Environmental study says phenomenon is a danger to local waters and fishermen's welfare.
'Ghost nets' threat to marine life
New York // Nets and traps that have been lost or abandoned off the Arabian peninsula can continue to catch fish for years, threatening to deplete marine stocks, UN environment chiefs warn in a new report.
About 640,000 tons of discarded fishing gear are added to the world's oceans every year, much of it continuing to pointlessly catch fish or creatures such as turtles, seabirds or whales for years or even decades, the report says. Piero Mannini, a UN aquaculture head, said "ghost fishing" threatened the yields of fishermen of the Gulf and the East Coast. It will be debated at a summit in Dubai this week.
"The phenomenon is very well-known to fishermen of the Arabian peninsula because they are the first to suffer the losses," said Mr Mannini, who also is a Cairo-based fisheries officer for the Food and Agricultural Organisation (FAO). "Not only do they lose their gear, but they can also lose their catch." The 139-page study, co-written by the FAO and UN Environment Programme (Unep), warns of a mounting threat because of the global growth in fishing and the use of equipment made from increasingly durable materials.
Among the main culprits are bottom-sea gill nets, which are anchored to the floors of the Arabian Gulf, Red Sea and Gulf of Aden to snare kingfish and tuna in an undersea wall of netting that can stretch several thousand metres. Gill nets can snap in storms, snag on coral reefs or become entangled in other fishing gear. When that happens, they can continue to trap marine life "for months, and sometimes years, indiscriminately killing fish and other animals", Unep warned in a statement.
As many as 20 per cent of traps for lobsters and other creatures are lost in these seas each year. The study recommended measures such as cash incentives for fishing fleets to bring broken nets to port, better mapping of underwater hazards to avoid losses or new designs such as nets that dissolve if left in the water too long. "The amount of fishing gear remaining in the marine environment will continue to accumulate, and the impacts on marine ecosystems will continue to get worse if the international community doesn't take effective steps to deal with the problem of marine debris as a whole," warned Ichiro Nomura, a senior FAO official for fisheries and aquaculture.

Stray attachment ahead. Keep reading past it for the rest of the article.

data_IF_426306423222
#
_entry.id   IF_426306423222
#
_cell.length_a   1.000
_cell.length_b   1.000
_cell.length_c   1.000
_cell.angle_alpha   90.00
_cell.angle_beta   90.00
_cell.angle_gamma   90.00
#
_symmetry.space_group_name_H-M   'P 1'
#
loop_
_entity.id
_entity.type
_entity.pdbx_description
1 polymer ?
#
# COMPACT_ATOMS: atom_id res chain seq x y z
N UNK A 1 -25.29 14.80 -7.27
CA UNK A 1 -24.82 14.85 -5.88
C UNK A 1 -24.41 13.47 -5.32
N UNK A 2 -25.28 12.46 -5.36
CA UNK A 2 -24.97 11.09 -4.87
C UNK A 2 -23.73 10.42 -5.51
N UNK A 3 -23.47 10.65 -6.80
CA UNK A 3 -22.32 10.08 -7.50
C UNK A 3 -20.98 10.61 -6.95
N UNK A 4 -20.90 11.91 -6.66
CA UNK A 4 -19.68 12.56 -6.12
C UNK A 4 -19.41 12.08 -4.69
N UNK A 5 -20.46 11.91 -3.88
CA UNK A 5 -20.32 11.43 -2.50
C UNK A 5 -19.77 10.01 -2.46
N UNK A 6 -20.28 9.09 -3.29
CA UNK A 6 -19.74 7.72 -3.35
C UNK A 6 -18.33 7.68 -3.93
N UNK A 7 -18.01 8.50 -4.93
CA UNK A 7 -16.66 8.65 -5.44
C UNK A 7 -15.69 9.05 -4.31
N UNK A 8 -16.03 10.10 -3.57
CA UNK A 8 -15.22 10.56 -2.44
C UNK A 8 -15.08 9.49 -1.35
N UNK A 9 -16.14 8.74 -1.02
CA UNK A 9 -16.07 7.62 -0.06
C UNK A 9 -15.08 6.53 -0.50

Gulf fisheries experts will meet in Dubai from Tuesday to Thursday to discuss ghost fishing and the region's myriad other marine threats, including red tide and overfishing. Unep executive director Achim Steiner said acidification linked to greenhouse gases and rising deoxygenated "dead zones" caused by runoff and land-based pollution were other key issues. "Abandoned and lost fishing is part of this suite of challenges that must be urgently addressed collectively if the productivity of our oceans and seas is to be maintained for this and future generations," Mr Steiner said.
Dr Thabit Zahran al Abdessalaam, director of marine biodiversity management at the Environment Agency ? Abu Dhabi, said the UAE banned drift nets in 1999. Abu Dhabi has also banned encircling nets and bottom-sea gill nets. However, studies carried out by the EAD in 2007 showed that abandoned nets and use of banned nets continued to be an issue and were a major reason for the death of dugongs. Dr Ibrahim al Jamali, director of the Marine Resource Research Centre in Umm al Qaiwain, said drift nets were used seasonally in the rest of the country for fish such as sardines or Spanish mackerel. He said there were instances when, faced with an unusually large catch, fishermen would cut their nets and leave the trapped fish and gear to drift in the ocean.
The Emirates Diving Association said 135 discarded fishing lines and 48 nets had been retrieved during a volunteer clean-up last year. The most popular fishing tool in the country is the fish trap, also known as the gargoor. Although the dome-shaped cages once were made of date palm stems, now most are made of metal. EAD studies in 2001 and 2002 showed fishermen were losing as many as 60 per cent of all gargoor, killing fish unnecessarily. In 2003, the agency forced a change in design to include an escape panel for trapped fish. The device opens after the trap has been submerged for two weeks. Normally, fishermen collect the traps after no more than four days.
However, gargoor used in other emirates do not feature escape panels. The "forgotten" traps are a common sight at many of the East Coast's coral reefs. firstname.lastname@example.org * With additional reporting by Vesela Todorova